2017 was a bad season for snow in the Alps. However, it had some advantages. At the time of my trip in the last week of March, the fresh grass in the valleys was beautiful, there were fewer people than normal skiing and the snow was still good up high. Even better I managed to do some great bike rides too.
I started my skiing with two days of lessons with Rachel Kerr. She was an excellent instructor although I haven’t forgiven her for making us do snow plough turns down a blue run. I was joined by Angus and Amy. Here, we’re having a snack at the top of the Grand Montets cable car (3,295m). Mont Blanc – which I skied up with Amy and Angus last year – is in the background. In fact it was the way I suffered on the ski down from Mont Blanc that convinced me I needed some coaching.
At the end of the week I met up with Angus and his water polo teammates (Pete, Martin and Steve) and we did some laps on the Grand Montets. There was hardly any queuing for the cable car to top – it can be up to an hour’s wait on a busy day. After our lunch stop we skied down towards the Argentière Glacier and got stuck trying to find a way down through the cliffs above the glacier.
Our way down got us to a point where the only way forward was to do a little jump over the rock band to the right. Angus boldly led the way. It took me a while until I committed to it; as is usually the case with these things it didn’t look like much at all from below. The other guys sensibly climbed down the gully to the left.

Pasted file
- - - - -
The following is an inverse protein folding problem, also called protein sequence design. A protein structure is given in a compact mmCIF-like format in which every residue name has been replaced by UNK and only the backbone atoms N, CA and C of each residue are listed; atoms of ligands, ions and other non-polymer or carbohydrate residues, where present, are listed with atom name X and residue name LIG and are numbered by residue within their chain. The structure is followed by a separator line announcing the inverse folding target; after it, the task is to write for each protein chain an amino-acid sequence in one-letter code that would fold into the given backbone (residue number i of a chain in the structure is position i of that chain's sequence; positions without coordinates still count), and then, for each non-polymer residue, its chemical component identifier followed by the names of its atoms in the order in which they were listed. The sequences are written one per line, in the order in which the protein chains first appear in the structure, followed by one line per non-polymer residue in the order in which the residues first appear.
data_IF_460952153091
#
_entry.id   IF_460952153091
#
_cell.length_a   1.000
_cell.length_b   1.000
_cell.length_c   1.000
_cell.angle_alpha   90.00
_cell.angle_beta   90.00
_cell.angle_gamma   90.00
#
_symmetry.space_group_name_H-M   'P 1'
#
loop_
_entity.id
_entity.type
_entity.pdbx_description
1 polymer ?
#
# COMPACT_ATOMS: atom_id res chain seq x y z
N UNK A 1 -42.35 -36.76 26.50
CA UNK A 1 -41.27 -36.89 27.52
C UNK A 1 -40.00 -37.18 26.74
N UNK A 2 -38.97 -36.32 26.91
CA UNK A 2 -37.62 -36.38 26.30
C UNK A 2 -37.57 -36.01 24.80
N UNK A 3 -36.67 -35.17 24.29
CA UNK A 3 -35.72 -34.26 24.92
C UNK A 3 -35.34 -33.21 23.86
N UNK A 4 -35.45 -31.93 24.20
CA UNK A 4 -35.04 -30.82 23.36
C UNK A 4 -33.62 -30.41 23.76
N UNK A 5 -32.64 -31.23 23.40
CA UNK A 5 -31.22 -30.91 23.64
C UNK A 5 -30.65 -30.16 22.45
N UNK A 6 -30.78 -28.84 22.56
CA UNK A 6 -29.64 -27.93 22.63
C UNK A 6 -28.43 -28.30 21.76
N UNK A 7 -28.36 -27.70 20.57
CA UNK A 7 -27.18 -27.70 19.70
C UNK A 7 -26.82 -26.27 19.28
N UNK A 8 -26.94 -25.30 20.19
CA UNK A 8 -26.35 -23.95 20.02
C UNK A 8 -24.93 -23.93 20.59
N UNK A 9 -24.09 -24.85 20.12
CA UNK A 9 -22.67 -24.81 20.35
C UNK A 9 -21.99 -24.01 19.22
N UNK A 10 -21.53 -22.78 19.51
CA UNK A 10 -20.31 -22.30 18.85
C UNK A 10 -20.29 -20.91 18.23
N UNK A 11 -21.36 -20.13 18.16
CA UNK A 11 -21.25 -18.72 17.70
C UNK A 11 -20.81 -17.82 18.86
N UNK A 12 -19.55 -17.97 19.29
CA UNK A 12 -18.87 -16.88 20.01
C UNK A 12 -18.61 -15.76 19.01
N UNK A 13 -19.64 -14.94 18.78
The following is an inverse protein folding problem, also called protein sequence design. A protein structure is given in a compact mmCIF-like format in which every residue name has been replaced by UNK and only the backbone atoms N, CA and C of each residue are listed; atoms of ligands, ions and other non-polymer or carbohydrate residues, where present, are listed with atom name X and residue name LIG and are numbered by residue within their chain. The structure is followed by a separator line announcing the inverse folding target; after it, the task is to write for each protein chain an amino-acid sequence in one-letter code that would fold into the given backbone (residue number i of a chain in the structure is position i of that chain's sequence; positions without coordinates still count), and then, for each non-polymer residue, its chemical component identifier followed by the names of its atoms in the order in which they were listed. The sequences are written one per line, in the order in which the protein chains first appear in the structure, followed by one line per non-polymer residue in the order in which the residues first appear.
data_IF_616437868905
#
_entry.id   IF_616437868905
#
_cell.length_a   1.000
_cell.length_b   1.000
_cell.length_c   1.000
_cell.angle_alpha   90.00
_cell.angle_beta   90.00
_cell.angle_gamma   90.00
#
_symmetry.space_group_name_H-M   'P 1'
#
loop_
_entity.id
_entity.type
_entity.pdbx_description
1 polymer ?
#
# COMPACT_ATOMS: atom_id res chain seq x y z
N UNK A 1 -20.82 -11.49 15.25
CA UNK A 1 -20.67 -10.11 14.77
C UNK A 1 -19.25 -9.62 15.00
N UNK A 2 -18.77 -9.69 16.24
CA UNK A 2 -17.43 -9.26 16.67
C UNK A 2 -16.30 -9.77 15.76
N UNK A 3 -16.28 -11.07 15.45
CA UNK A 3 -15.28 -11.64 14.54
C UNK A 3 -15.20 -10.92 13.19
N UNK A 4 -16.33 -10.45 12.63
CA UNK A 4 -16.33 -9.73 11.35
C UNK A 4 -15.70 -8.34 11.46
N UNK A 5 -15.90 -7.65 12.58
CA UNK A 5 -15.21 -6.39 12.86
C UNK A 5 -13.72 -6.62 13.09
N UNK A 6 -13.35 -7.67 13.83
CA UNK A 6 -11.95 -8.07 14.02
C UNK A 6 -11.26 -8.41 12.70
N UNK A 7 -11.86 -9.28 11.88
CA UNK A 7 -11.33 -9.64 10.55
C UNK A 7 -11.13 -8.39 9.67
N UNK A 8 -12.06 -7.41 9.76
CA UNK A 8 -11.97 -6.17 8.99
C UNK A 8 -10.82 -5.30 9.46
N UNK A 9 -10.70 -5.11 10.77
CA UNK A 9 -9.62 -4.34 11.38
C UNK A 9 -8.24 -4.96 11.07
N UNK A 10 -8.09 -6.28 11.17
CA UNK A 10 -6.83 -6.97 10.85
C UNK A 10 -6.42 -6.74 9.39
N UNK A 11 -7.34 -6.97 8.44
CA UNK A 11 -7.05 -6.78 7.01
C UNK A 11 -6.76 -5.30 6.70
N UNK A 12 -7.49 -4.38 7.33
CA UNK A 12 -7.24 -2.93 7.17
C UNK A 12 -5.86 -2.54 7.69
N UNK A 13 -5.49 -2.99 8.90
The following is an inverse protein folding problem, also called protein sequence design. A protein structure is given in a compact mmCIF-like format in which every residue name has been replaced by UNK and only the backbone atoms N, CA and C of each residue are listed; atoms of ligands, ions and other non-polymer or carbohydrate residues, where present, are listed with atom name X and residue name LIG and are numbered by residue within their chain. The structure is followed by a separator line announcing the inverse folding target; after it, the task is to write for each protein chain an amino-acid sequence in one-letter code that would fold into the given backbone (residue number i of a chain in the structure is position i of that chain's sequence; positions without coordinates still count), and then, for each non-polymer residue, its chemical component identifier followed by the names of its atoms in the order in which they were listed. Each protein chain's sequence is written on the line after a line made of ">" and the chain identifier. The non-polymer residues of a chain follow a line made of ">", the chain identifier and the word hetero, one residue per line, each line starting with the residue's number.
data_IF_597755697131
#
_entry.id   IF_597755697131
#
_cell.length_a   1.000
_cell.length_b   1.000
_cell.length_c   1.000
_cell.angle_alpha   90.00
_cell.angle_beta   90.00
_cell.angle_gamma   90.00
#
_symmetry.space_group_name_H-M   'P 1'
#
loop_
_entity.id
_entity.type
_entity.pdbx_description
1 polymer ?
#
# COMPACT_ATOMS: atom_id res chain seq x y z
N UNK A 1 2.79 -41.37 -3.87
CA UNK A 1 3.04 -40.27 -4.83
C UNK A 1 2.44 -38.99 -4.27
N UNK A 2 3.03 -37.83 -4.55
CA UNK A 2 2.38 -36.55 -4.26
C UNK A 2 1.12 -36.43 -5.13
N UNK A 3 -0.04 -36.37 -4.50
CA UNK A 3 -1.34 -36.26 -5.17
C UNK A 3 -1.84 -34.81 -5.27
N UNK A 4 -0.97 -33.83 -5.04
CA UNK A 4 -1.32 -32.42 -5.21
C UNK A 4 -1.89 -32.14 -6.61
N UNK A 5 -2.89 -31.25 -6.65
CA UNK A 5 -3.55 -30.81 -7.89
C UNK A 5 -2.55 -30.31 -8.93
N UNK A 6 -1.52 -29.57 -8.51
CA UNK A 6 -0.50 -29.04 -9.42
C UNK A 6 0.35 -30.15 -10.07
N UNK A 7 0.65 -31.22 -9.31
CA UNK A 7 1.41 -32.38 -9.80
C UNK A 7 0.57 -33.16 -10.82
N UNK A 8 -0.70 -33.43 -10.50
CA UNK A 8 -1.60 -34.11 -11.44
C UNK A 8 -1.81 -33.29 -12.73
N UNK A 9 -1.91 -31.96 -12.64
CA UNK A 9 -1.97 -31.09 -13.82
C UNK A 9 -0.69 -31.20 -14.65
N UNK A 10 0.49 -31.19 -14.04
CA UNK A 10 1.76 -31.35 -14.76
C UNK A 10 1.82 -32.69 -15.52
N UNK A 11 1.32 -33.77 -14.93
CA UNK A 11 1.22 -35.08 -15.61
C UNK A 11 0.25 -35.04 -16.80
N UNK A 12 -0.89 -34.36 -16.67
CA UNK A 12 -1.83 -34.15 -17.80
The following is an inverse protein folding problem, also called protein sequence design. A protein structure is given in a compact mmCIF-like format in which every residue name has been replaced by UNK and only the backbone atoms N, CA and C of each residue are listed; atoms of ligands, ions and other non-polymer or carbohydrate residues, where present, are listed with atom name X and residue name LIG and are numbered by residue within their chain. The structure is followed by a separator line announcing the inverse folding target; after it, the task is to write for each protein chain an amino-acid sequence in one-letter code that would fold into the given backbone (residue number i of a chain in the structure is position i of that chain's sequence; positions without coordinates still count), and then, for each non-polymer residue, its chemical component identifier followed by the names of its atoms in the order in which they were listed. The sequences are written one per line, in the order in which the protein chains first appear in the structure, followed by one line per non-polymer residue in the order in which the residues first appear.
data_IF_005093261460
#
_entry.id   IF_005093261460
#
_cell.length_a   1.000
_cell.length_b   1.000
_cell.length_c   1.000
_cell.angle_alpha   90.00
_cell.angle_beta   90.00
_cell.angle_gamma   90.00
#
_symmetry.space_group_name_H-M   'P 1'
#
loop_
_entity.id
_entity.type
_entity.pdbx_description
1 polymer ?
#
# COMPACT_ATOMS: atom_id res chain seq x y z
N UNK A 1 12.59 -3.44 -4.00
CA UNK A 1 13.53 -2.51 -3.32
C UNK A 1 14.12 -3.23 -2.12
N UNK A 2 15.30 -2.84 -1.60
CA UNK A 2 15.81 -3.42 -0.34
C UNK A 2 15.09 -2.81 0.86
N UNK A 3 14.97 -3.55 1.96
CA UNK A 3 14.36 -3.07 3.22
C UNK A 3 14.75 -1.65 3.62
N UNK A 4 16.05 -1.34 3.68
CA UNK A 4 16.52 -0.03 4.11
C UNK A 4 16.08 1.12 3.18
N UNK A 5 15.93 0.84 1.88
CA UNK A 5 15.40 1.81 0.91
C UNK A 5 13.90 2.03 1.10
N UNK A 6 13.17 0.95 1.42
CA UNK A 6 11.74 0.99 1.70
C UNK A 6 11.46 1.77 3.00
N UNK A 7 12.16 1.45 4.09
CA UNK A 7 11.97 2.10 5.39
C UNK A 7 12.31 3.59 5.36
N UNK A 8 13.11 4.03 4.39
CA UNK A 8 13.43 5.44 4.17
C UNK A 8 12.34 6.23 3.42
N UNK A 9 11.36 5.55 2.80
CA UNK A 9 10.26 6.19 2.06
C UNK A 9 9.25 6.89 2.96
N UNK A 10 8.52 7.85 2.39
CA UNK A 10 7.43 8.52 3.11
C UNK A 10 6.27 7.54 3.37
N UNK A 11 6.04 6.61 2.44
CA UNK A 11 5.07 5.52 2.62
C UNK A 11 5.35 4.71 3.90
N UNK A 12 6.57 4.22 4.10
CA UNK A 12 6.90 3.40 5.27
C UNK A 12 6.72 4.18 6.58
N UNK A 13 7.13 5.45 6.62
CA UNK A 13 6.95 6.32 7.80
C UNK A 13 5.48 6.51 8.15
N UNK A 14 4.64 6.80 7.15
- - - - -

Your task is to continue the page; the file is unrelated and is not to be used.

Our reward was some steep turns down to the glacier. Angus styling it up. All good training for the boys in preparation for our tour with Phil two days later (see below).
I’d originally planned to ski with another friend Phil as he lives in Geneva. However, he suggested a ride with other Haute Route friends and team-mates, Andy and Daan, and his other cycling buddies. One of them, Ally, put together two fantastic routes that that we did on consecutive weekends which gave us a 360 degree tour of the hills around Geneva. This picture shows the River Rhône where is crosses through the Jura mountains to the west of Geneva (south of Collonges in the map below).
On the first weekend we did the southern loop.
There were some beautiful roads that I would never have found if left to my own devices.
Our final climb was up and over the Salève, which is mountain with the cable car going up it that one passes when driving around Geneva towards Chamonix. Some remnants of winter were present towards the top. Phil kindly lent me the bike which I kept for the week.
Phil, myself and Andy on the top of the Salève. The Aravis are in the background with Lake Annecy in the distance on the right.
The second Geneva ride took in the Jura mountains on the north side of Geneva. Beautiful quiet roads. On our 40 minute climb into the range we were not passed by even a single car! We finished on the Col de la Faucille which is a regular training climb for Geneva based riders. I didn’t attempt to keep up with Daan on the descent; he flew down at an average speed of over 60kph getting a Strava top 10 on the descent.
After three days of skiing I thought I would give my skiing legs a rest and set off on a solo ride down the valley from St Gervais, where I was staying. The weather was balmy and spring-like.